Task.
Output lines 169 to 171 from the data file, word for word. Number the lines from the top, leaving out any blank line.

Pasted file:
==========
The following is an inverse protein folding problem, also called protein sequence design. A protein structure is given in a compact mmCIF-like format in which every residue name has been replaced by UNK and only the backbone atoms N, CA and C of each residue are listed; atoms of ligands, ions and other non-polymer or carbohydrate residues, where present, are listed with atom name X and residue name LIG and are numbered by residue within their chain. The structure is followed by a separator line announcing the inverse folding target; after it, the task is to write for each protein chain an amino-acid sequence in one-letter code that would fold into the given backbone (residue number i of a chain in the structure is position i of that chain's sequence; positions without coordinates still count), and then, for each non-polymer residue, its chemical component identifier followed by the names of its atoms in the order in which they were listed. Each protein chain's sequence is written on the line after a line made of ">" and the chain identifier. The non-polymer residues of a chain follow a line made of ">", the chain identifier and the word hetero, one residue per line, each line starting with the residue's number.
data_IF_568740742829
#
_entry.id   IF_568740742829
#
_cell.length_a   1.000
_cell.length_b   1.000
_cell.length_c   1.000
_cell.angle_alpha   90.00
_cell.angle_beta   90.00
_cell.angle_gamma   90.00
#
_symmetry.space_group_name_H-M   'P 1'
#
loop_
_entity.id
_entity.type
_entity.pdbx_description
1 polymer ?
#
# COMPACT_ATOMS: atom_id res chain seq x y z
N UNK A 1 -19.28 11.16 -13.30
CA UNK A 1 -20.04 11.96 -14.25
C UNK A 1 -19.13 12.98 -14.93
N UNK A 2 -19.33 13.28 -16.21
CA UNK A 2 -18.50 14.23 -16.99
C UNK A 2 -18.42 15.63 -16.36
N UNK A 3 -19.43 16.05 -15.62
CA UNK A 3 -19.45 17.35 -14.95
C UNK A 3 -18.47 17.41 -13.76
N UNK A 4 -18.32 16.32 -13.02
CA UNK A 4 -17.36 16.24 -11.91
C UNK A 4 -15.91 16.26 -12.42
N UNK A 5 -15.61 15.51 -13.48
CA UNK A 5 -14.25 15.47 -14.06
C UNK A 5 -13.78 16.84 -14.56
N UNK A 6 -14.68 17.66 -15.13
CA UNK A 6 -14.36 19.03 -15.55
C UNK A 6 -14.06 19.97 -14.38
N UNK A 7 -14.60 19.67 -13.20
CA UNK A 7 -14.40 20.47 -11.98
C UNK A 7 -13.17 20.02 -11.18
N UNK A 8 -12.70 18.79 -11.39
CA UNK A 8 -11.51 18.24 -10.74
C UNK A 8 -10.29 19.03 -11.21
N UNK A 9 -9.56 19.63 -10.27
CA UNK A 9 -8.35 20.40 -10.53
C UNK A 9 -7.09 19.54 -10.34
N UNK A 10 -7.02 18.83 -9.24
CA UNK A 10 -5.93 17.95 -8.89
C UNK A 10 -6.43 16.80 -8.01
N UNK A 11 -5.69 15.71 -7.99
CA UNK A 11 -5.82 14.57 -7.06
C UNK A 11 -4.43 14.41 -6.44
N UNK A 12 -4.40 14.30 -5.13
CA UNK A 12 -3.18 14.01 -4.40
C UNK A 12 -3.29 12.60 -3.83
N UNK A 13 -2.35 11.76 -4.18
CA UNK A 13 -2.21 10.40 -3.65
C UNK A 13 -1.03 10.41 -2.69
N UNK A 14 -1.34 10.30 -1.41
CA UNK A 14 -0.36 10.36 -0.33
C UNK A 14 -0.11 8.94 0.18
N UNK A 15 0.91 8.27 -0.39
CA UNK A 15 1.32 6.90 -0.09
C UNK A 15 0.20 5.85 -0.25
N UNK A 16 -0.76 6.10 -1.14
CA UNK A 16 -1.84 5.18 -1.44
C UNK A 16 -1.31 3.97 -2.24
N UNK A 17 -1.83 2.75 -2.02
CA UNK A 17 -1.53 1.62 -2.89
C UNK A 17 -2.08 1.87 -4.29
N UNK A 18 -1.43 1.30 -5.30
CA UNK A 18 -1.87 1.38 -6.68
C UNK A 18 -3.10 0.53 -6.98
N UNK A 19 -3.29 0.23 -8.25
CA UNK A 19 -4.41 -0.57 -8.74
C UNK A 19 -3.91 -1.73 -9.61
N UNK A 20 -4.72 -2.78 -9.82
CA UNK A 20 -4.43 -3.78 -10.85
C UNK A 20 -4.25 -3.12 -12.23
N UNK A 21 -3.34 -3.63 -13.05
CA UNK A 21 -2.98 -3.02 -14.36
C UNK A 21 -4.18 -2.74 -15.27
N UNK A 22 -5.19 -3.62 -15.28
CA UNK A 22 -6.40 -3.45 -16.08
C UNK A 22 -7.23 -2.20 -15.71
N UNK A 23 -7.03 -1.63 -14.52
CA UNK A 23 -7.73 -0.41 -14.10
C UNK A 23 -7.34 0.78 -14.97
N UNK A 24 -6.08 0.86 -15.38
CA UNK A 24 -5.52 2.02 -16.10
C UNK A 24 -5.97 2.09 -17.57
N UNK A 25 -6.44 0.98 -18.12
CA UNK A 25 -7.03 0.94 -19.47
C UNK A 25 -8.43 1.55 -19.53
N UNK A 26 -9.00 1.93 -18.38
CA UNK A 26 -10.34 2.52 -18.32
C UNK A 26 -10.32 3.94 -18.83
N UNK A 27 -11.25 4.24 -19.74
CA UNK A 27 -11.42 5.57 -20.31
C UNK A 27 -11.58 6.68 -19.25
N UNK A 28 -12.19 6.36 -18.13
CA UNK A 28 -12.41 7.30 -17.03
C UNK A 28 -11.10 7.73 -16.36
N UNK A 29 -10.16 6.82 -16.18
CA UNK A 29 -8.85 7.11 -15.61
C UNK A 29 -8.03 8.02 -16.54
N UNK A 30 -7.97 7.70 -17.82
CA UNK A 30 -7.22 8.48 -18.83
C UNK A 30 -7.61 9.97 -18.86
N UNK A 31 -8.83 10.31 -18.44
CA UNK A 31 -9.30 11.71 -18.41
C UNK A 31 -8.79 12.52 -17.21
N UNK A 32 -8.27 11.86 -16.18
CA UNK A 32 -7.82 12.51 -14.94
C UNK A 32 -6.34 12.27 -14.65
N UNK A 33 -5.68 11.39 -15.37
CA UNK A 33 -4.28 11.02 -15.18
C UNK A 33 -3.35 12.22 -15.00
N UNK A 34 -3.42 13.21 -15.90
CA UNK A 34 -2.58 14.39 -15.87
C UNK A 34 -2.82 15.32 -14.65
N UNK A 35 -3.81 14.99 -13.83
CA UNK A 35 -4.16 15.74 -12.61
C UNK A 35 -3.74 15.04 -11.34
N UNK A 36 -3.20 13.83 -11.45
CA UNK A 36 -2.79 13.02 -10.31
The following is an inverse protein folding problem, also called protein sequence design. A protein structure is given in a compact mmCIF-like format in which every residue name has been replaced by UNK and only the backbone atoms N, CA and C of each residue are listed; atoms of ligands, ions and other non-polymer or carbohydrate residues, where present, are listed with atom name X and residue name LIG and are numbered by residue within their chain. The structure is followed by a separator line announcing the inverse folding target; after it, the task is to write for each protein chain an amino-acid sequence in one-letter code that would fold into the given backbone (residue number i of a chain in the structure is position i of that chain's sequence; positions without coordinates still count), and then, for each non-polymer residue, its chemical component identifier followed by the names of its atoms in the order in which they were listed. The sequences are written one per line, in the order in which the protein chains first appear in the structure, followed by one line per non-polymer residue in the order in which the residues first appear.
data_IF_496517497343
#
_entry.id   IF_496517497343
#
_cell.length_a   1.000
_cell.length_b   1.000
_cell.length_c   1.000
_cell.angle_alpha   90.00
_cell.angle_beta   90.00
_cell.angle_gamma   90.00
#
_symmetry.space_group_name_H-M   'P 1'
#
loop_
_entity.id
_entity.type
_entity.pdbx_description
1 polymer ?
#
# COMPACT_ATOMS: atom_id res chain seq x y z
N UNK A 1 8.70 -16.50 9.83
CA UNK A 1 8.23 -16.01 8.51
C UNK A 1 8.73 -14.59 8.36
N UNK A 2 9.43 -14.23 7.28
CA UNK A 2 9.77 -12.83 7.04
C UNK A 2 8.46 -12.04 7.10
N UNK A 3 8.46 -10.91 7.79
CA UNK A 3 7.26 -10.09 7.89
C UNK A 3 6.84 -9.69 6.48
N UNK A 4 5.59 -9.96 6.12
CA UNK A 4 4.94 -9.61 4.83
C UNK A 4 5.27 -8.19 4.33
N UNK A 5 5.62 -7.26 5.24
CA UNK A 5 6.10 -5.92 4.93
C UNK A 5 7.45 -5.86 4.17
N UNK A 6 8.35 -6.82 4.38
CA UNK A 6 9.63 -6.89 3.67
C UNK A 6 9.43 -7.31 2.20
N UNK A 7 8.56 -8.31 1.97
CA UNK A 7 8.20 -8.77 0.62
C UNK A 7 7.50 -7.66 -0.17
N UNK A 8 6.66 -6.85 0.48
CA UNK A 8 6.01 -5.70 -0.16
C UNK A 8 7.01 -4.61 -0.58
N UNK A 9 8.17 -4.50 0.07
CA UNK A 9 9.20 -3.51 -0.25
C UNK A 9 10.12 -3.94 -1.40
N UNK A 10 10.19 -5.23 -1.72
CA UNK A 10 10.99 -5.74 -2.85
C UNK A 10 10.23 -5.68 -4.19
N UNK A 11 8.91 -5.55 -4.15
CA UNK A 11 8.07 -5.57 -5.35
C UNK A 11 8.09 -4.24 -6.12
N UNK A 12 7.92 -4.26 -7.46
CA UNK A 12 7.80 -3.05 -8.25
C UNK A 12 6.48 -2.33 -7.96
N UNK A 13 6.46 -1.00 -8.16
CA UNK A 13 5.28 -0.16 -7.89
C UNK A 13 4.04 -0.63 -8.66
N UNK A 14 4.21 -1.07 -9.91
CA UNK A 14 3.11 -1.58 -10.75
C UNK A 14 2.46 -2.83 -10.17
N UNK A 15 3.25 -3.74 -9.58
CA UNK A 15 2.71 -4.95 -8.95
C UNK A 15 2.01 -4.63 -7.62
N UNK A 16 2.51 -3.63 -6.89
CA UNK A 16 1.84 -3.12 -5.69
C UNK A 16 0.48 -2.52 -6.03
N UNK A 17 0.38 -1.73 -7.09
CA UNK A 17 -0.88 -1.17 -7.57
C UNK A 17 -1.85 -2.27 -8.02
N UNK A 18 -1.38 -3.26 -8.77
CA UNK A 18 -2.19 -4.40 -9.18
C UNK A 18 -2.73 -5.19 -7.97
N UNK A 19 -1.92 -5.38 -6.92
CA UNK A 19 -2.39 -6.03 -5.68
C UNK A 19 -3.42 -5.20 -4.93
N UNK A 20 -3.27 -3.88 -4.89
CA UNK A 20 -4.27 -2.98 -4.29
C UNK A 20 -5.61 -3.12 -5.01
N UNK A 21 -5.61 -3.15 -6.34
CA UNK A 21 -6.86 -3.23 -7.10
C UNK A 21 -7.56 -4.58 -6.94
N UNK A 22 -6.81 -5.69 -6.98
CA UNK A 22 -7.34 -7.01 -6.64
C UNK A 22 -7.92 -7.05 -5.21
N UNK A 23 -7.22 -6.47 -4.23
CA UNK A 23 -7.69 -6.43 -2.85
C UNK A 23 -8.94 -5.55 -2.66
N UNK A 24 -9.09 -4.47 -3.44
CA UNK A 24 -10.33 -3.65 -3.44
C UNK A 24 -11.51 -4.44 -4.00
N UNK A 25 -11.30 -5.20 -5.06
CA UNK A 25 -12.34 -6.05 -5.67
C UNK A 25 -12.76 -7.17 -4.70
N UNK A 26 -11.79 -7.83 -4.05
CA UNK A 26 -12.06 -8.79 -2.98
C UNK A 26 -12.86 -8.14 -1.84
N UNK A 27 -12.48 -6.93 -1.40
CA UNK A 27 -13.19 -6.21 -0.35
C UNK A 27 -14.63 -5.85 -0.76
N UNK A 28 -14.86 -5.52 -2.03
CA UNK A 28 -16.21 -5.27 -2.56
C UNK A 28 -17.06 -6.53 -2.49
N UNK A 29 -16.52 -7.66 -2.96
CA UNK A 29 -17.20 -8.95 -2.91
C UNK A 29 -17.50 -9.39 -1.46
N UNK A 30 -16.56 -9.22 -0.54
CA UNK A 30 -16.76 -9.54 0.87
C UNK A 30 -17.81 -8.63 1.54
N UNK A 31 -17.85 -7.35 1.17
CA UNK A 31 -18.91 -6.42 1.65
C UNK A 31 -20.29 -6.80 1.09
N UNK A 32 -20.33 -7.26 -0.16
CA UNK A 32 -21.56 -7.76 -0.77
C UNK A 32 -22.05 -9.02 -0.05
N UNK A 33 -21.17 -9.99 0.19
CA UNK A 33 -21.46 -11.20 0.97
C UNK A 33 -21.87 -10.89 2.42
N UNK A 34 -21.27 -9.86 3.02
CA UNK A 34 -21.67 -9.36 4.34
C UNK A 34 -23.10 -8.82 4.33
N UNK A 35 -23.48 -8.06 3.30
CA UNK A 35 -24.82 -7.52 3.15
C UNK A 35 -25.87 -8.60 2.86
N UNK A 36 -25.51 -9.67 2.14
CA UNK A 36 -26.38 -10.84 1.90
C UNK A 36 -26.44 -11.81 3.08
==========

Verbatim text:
CA UNK A 7 8.20 -8.77 0.62
C UNK A 7 7.50 -7.66 -0.17
N UNK A 8 6.66 -6.85 0.48